By Finn Raben
The recent headlines about a US healthcare provider misusing patient’s data have been raising consumers’ concerns on how their confidential information is actually handled. Last November Ascension, the largest non-profit system in the US, was under the spotlight for providing Google with access to 50 million private medical records without doctors’ or patients’ knowledge (Project Nightingale).
The Wall Street Journal Report, who bought the matter to public attention, explained that this partnership was claimed to be designed to improve patients’ care by modernizing Google’s information system. Thanks to this modernization doctors would gain new and more efficient tools that would enable them to scan entire medical records for relevant data. Although intentions may have – or might still be – good, big tech companies have an inordinate amount of “power” in gaining access to personal data without consumer knowledge, and the fact that they have access to that personal information means that the data may well be handed on to third parties – this is the data business model so clearly articulated in the book “The Age of Surveillance Capitalism” by Shoshana Zuboff. Targeted advertising, based on patients’ medical histories, might be just a step away.
Health data is regulated by the federal government; unlike most of the data collected by Google. In relation to Project Nightingale, the parties involved claimed that their partnership was fully compliant with federal health-privacy law. However, it was also reported that approximately 150 Google employees had access to delicate data such as lab results, diagnoses, and hospital records, all of which provide detailed information on people’s health histories. 150 employees and yet no doctors or patients were notified of this data transfer?. This apparently caused considerable concern amongst those working on the project, aware of the possibility of data privacy breaches.
From the same Washington Post report, it appears that the National Institutes of Health (NIH) also stopped Google from posting more than 100,000 human chest x-rays due to images containing personally identifiable patients’ information.
So, what lessons can the US healthcare industry learn from this?
According to ESOMAR’s latest report “The Trust Paradigm”, 75% of consumers globally are concerned about sharing their personal data. Stories like this one don’t help. One false move can deeply affect consumers perception of the industry and of a provider, feeding the already strong feeling of mistrust of large-scale digital data collection (and by implication, abuse).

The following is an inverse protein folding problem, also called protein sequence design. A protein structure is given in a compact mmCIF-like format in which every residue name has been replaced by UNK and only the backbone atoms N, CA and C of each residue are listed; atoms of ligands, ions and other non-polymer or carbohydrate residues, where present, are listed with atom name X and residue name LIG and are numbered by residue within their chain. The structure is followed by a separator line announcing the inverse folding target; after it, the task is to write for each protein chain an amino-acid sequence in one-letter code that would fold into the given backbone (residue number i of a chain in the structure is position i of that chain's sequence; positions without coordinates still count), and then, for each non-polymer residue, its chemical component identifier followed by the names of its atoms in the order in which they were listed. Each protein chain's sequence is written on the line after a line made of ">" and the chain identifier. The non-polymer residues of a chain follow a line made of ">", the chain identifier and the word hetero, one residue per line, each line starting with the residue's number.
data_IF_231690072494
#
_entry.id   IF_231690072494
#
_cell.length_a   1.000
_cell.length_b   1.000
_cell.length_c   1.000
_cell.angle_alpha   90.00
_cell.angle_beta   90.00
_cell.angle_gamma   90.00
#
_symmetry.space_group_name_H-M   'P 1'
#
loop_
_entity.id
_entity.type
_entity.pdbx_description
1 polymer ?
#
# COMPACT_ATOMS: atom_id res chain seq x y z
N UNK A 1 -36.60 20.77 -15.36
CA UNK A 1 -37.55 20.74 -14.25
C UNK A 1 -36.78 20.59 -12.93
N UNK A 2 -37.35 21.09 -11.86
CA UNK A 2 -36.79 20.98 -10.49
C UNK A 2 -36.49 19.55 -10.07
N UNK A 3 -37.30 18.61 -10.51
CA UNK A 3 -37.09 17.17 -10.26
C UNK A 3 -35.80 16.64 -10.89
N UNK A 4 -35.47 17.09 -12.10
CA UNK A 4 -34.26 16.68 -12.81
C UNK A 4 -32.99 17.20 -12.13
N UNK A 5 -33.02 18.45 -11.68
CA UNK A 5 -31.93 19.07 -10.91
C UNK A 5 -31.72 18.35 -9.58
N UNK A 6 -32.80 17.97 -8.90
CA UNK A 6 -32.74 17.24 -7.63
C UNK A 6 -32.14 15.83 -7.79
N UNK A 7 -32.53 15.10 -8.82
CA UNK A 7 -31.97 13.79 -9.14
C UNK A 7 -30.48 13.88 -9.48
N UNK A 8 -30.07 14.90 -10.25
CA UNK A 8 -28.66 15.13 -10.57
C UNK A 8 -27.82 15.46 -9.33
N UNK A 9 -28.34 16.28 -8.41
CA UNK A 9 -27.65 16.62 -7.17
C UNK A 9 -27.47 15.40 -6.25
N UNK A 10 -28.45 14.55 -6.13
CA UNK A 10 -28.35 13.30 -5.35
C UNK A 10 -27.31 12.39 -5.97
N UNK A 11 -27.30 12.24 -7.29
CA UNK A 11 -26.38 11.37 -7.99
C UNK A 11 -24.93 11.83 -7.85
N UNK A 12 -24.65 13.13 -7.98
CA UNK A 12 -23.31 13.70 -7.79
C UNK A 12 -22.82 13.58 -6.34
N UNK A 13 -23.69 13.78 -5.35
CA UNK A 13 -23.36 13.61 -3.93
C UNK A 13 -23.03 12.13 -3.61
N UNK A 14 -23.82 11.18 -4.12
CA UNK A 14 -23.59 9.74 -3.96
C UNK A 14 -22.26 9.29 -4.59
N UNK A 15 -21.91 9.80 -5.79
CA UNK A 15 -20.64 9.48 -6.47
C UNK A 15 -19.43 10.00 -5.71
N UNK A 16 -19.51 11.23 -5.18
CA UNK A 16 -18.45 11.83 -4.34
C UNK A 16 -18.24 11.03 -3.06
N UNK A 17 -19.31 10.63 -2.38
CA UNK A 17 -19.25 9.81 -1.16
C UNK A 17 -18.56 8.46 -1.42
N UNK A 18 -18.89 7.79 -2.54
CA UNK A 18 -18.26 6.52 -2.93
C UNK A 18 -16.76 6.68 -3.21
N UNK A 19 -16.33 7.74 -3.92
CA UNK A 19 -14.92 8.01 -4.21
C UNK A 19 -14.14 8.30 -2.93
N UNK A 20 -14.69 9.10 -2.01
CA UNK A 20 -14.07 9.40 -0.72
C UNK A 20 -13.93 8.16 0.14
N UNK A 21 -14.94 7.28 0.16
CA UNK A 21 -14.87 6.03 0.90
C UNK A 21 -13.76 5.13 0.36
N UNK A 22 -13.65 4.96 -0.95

The reputational damage is also caused by a lack of understanding of the importance of observing our due diligence obligations and meeting the most basic legal and ethical requirements. In a time where healthcare and technology are increasingly intertwined, professionals might find the intersection between these two industries a dark area. The risk of data misuse is high, as is the resultant risk of exacerbating consumer and patient mistrust.
Innovative tools for better healthcare practices are constantly developing; AI, big data analytics or hardware can hugely improve healthcare provision and diagnosis. However, big tech – especially when applied to data collection – still encounters some resistance from consumers. According to recent survey from Rock Health, only 11% of US patients are willing to share their health data with big technology companies.
Patients’ trust is crucial for healthcare providers, as is the industry’s responsibilities to make consumers feel secure when sharing their information. The first step towards consumers trust is to abandon the cloak and dagger approach and adopt a transparent attitude when it comes to collecting data. Why do companies believe that keeping this data “secret” is better for all?? ESOMAR’s recent report, in fact, shows that 69% of consumers are more likely to share their data if the data collector is clear about why the information is needed and how it will be used.
Giving the right responsibilities to the right professionals is key for successful data practice. Heads of IT are often responsible for data within organizations, but they might not have the right expertise or understanding of our data obligations when it comes to citizen’s data. Hire a Data Protection Officer. With the right training and skills, they will be able to do the job effectively and avoid missteps.
But when it comes to tech partners, what do you need to look out for?
You can find out about where they stand when it comes to data protection just by checking whether they have signed up to an ethical set of codes and guidelines. There are a number of data associations, such as ESOMAR, both local and international, that they can join. These set(s) of ethical codes and guidelines go further than required law and are simply expressions of good practice that every regulator worldwide frequently recommends and which offer a great platform for future-proofing your activities.
Stricter legislation is coming; it will be raising the standards for data collection, and the public will be increasingly aware of the risk of their data being misused. The healthcare industry needs to be ahead of this curve and operate together towards showcasing safer data practices where consumers don’t have to fear their data being exposed.
Finn Raben has spent most of his career in Market Research. He started at Millward Brown IMS in Dublin, followed by AC Nielsen. Most recently at Synovate, Finn was CEO of Southern Europe. Finn is currently the Director General of ESOMAR.